2. Wiggly teeth! You and I are soul sisters. I’ve already told Fred that when the kiddos’ teeth start coming out, it’s all on him. I can’t deal. And is the Pantser, Plantser, Plotter on a continuum? Because I’m somewhere between a Pantser and Plantser. 🙂

    1. Yes, I have made her daddy responsible for all wiggly teeth — but she still likes to show me just how wiggly they are. I swear, it practically brings me to my knees. And I do believe in the continuum — go with that 🙂

  3. I love this, your humor probably keeps you somewhat sane. 😉 I didn’t attempt to write until our youngest left for college, too many activities, too little time. I don’t know how you women doe it with young children! (Well, I do, you get up at 5. YUCK!)

    I have a thousand little pieces of paper with random thoughts I get during the day and when I get home at night, frantically try to place them in my WIP on the computer before I forget. I’ve heard so much about Scrivener, makes me think I should just take the leap and use it!

    1. Sometimes I dream of what it might be like to write without the little one keeping me company, but hey, she’s cute 🙂 And I think you should go for it with Scrivener! Just a word of advice — if you get it, WATCH the demo (even though it’s long) — you’ll save yourself some headaches early on trying to get the hang of it.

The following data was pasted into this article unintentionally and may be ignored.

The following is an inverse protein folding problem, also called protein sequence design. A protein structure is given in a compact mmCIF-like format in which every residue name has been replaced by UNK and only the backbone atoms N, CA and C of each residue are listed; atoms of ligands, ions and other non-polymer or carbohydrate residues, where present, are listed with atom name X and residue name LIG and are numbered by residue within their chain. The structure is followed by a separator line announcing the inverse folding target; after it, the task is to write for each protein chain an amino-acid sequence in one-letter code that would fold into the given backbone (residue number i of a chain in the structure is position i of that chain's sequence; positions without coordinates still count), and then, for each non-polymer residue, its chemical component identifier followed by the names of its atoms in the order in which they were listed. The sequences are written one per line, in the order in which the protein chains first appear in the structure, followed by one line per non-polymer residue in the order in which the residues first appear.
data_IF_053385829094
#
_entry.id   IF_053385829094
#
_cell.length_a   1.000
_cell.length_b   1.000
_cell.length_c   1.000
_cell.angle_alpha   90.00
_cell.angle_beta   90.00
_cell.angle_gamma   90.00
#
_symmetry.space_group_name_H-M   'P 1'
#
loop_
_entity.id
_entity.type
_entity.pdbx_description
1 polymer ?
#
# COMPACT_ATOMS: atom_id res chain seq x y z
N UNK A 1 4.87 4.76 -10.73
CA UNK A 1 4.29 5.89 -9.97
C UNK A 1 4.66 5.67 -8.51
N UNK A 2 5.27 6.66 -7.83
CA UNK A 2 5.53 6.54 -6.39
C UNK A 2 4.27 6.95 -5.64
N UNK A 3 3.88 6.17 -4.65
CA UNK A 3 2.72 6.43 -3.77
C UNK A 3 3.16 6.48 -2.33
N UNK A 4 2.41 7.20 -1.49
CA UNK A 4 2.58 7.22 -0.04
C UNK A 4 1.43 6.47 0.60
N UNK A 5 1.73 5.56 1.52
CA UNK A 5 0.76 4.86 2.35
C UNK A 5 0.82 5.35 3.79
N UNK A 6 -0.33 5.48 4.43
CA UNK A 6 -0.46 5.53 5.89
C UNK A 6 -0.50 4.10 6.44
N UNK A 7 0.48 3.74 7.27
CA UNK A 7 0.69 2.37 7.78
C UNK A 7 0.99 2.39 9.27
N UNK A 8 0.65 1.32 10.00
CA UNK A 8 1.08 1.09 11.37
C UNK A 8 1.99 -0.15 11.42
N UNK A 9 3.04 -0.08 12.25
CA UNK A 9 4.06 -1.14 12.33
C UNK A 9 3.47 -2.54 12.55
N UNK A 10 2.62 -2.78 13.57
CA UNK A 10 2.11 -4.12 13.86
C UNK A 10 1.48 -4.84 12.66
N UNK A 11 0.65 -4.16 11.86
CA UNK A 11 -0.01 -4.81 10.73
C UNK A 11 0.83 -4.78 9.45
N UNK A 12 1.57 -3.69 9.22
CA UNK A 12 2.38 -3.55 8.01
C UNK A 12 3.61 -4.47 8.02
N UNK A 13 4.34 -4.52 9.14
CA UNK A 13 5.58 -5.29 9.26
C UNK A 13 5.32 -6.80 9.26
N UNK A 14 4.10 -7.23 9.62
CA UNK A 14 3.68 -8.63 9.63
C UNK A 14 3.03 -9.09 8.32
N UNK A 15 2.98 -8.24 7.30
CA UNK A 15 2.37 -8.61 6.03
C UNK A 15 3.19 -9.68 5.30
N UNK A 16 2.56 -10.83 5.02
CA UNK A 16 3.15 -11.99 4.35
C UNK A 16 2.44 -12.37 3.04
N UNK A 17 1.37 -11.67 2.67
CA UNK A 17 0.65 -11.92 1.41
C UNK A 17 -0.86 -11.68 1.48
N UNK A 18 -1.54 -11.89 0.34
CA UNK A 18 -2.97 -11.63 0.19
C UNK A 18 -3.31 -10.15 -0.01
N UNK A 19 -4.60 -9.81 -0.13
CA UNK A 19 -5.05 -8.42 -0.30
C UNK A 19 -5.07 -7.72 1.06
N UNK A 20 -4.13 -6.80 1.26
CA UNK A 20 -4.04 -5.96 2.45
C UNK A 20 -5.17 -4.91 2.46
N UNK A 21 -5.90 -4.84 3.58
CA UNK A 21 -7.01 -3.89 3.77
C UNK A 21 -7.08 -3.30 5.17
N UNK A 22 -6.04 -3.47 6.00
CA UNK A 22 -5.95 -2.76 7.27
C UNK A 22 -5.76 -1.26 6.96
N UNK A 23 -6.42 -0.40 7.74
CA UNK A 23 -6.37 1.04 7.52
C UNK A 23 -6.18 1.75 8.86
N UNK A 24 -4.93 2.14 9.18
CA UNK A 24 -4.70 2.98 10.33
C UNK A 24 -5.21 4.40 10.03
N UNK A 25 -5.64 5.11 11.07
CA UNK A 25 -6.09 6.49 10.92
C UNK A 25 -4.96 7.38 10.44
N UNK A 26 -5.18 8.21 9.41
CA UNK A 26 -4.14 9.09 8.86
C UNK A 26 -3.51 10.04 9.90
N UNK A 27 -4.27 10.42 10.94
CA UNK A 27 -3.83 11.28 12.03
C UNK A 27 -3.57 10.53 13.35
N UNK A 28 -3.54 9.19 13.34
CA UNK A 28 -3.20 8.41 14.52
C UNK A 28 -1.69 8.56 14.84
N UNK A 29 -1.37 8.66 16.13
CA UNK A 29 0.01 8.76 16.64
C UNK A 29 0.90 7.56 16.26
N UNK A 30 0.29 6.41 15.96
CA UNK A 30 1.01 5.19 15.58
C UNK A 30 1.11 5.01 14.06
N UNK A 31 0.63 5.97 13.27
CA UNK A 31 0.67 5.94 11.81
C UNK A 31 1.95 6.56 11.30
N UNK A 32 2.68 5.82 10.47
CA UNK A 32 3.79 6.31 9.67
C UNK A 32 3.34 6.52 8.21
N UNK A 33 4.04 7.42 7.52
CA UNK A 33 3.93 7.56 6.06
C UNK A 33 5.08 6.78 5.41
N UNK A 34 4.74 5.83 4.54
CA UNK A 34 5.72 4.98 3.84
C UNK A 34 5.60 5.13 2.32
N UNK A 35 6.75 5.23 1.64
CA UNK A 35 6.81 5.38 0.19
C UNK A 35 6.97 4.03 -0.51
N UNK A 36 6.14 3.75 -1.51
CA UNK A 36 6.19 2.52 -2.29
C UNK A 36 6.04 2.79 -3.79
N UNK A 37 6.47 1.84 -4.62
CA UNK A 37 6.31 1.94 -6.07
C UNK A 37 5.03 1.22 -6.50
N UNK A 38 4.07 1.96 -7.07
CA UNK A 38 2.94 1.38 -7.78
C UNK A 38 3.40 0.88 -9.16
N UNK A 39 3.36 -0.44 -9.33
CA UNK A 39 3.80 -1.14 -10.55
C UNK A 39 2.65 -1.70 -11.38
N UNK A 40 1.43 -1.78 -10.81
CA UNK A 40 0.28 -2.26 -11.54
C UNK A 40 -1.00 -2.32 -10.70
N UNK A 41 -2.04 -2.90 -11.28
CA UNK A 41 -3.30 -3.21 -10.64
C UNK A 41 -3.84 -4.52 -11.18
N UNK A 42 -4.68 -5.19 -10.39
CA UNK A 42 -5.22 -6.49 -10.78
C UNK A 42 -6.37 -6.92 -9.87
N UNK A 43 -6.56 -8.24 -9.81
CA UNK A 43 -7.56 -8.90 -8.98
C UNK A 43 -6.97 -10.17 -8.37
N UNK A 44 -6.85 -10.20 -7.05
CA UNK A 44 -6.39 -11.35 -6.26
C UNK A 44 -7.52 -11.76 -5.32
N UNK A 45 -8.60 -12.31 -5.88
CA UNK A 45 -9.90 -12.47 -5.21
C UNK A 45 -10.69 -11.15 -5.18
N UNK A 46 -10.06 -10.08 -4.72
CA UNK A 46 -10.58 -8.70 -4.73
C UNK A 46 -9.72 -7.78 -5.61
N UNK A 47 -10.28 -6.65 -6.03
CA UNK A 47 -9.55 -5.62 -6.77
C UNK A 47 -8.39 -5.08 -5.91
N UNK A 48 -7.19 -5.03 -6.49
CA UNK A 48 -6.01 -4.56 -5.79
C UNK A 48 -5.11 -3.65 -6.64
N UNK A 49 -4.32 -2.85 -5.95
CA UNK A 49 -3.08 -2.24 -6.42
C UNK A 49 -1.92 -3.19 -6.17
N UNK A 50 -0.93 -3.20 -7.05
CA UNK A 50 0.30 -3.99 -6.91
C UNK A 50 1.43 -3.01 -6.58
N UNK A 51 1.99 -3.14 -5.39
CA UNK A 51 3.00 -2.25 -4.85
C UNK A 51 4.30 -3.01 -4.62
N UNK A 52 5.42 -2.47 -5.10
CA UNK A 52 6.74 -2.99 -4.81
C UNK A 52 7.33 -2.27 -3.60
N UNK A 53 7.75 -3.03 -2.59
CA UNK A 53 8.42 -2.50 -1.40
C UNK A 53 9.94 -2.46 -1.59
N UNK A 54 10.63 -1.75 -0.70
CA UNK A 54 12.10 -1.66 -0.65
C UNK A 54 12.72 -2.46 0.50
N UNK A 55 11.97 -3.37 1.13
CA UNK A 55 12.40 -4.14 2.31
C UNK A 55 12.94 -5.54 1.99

4. Ditto on wiggly teeth, though I’m responsable for all four little mouths here. I turn my phone to “do not disturb” (school and the DH can get through) and then I unplug the Internet. I set a time for this, like and hour, and make myself jot down things to research for later. Feels so nice when i get my word goal in and can flip wifi. If I didn’t make goal, well. Wifi feels like satan.

    1. I think I’d have to outsource the teeth thing if I had four kids! Great idea to block everything out — I do that as well, though sometimes have to physically restrain myself from just.checking.one.little.email 😉

  5. Scrivener is my love. I don’t think I could write without it. Whenever I need a feature, like flagging sections I need to go back to, they have already put it in the programming.

Comments are closed.